I am lucky that my work – as a coach, teacher, writer – can be done online or remotely, that I can shift sessions around, that I can postpone writing, that I can generally go to bed when I need. (I’m also lucky in that I have wonderful people supporting me through my Patreon – I would be delighted if you were able to chuck a couple of quid in the proverbial pot too, please visit www.patreon.com/jowalduck for more details and/or to sign up - no pressure, ever!)
I’m lucky that I had quit smoking before lockdown, before I got infected. I’d given my lungs nearly 5 months to start repairing themselves after a nearly 20-year smoking habit, before gifting them with Covid. I’m lucky that I haven’t had booze in over a year, and am now able to better understand what’s going on in my mind, feelings and body. It may still take me a while to notice and adapt to what’s happening – we were not taught Emotional Intelligence and How To Recognise The Signs Your Body’s Trying To Send You as children, and I boozed my way through the next nearly two decades, ignoring as many signs as possible – but I know I get a much clearer message now, with less screaming, shouting and URGENT URGENT URGENT-ing necessary from my body in order to actually make me able to hear, listen, and pay attention. I’m better able to hear what’s going on with me physically, mentally, and emotionally - and better equipped to respond appropriately. I’ve responded pretty appropriately to this relapse – although I tried to do too much on my first day of improvement, I took the hint from my body (crushing tiredness and instant return of the aches and pains and cramps) and rested, and have taken it easy again today. The coming days will bring further improvements.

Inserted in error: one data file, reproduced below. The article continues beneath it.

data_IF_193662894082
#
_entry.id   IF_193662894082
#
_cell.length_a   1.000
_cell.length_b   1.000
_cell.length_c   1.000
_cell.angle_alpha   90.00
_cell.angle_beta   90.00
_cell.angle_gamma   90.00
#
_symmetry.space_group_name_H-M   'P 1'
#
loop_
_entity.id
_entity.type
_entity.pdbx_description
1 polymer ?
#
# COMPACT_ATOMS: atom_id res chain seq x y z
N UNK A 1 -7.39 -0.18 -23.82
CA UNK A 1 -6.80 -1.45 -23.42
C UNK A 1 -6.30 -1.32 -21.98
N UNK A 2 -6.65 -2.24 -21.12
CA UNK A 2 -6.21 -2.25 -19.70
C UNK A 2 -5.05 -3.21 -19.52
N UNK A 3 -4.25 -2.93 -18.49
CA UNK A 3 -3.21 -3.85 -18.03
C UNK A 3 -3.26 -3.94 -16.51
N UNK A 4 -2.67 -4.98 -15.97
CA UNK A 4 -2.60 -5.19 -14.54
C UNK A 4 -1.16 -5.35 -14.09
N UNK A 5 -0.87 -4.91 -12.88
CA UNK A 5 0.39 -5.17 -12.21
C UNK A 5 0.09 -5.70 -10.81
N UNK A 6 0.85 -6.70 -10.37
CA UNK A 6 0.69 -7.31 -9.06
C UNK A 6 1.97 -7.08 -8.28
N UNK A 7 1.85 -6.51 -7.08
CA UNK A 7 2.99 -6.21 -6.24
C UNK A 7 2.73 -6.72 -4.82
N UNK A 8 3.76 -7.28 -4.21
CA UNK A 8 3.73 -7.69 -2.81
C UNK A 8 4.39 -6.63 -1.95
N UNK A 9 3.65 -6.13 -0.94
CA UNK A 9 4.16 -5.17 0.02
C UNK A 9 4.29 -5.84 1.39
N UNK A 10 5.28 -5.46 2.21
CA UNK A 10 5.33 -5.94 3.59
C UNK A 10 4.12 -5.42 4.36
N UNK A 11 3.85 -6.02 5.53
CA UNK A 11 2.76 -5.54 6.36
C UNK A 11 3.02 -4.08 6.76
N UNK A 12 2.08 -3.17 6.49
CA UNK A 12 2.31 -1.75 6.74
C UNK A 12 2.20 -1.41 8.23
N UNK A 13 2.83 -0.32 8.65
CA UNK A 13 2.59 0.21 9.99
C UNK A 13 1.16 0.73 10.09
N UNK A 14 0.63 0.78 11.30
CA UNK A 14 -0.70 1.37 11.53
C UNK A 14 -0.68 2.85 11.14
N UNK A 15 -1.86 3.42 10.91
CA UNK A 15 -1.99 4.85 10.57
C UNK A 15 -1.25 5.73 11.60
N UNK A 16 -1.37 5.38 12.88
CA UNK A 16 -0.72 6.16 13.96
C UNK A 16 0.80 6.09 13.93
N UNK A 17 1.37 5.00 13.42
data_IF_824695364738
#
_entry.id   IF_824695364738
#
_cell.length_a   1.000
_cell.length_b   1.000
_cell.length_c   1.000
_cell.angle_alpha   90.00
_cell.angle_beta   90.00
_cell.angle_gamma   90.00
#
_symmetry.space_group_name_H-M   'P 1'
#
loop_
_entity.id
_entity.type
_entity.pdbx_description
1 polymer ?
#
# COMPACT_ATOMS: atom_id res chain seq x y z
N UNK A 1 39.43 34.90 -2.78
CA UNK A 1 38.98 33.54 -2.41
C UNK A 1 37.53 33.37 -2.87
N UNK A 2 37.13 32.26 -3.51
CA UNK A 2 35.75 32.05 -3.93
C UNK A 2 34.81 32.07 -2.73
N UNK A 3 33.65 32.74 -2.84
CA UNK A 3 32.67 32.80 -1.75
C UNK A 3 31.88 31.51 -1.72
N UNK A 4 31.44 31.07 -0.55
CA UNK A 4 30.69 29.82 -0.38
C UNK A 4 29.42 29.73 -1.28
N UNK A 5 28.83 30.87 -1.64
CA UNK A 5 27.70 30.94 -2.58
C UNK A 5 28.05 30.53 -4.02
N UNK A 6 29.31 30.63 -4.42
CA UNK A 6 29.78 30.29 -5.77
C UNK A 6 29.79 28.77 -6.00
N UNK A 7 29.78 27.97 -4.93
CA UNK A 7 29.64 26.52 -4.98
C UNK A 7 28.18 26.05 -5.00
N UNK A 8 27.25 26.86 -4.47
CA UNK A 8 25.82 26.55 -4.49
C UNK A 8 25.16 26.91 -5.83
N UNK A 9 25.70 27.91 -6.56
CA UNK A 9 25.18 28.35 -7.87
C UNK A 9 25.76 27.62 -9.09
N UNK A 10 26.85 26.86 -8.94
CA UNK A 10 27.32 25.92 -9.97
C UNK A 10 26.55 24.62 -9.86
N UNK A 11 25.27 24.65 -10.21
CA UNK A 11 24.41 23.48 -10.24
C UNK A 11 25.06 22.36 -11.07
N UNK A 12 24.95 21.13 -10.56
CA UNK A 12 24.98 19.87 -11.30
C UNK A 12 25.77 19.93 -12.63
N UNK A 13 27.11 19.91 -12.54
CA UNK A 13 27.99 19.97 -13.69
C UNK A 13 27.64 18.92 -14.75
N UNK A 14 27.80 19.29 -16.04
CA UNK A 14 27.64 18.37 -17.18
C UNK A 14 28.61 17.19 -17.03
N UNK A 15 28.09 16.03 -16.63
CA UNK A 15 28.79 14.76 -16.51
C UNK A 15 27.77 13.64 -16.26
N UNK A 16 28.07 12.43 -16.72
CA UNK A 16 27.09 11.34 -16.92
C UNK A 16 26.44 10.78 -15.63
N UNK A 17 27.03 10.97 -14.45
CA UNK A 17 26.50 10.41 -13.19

What are you excited about hearing from your body? What are you nervous about? What can you do to prepare for the signs and stories that are coming your way?
I’m so grateful for this community. Thank you for being here.
Back to Blog
You know what one of the best things about life without alcohol is? Feeling tired, and doing something about it with no guilt whatsoever.
Guilt is such a fucker of an emotion anyway, and serves little purpose, if any. When I was drinking more booze than was good for me, I used to feel like I wasn't allowed to 'indulge' my tiredness, like it was all self-inflicted. And a lot of it was - remove the sludge and drudge of alcohol and hangovers, I generally recharge my batteries much fuller now, with less time. Feel bad for having had fun and booze the night before? The easiest way to forget about that is to have more wine and 'meh' times on the sofa.
Now, when I'm tired (and let's face it, we're navigating a pandemic, widespread financial uncertainty - thank you to my Patreon supporters please join my Patreon I love you -, changing political landscapes, climate crises and urgencies that are just being wilfully ignored because they're too scary to accept, isolation, lockdown, some of us have had covid and are still fighting through its aftershocks, some of us are terrified of catching it, losing our own health or family members - who ISN'T tired?!), I know it.
I know it's tiredness, not a hangover. I can usually tell if it's stress, overwhelm, anxiety or purely physical. And do you know what I can do? I can take myself off social media and all my screens (not a punishment! a treat!), and I can take myself to bed. I could do that when I was boozing too, of course, but it wouldn't be restorative, it'd be for survival. And accompanied by guilt, heightened anxiety, and a load of boozy sweats. Delightful, no? (And I haven't even started to talk about the booze shits, they were just mentioned for the delightful punny reference to Angela Lansbury's cult classic. You're welcome.)
Bin the booze for a bit, see how much better bed feels. You don't even have to sleep, there's plenty of other things you can do there that make you feel good (and which should also not bring about any feelings of guilt).
#sober #soberlife #sobriety #recovery #soberliving #soberaf #addiction #alcoholfree #soberissexy #wedorecover #mentalhealth #sobermovement #addictionrecovery #soberlifestyle #recoveryispossible #steps #sobercurious #onedayatatime #sobrietyrocks #transandsober #transisbeautiful #afaf #zesobercoach #sobercoach #queerandsober #queeraf #transaf #noboozenovember2020 #noboozenovember
Back to Blog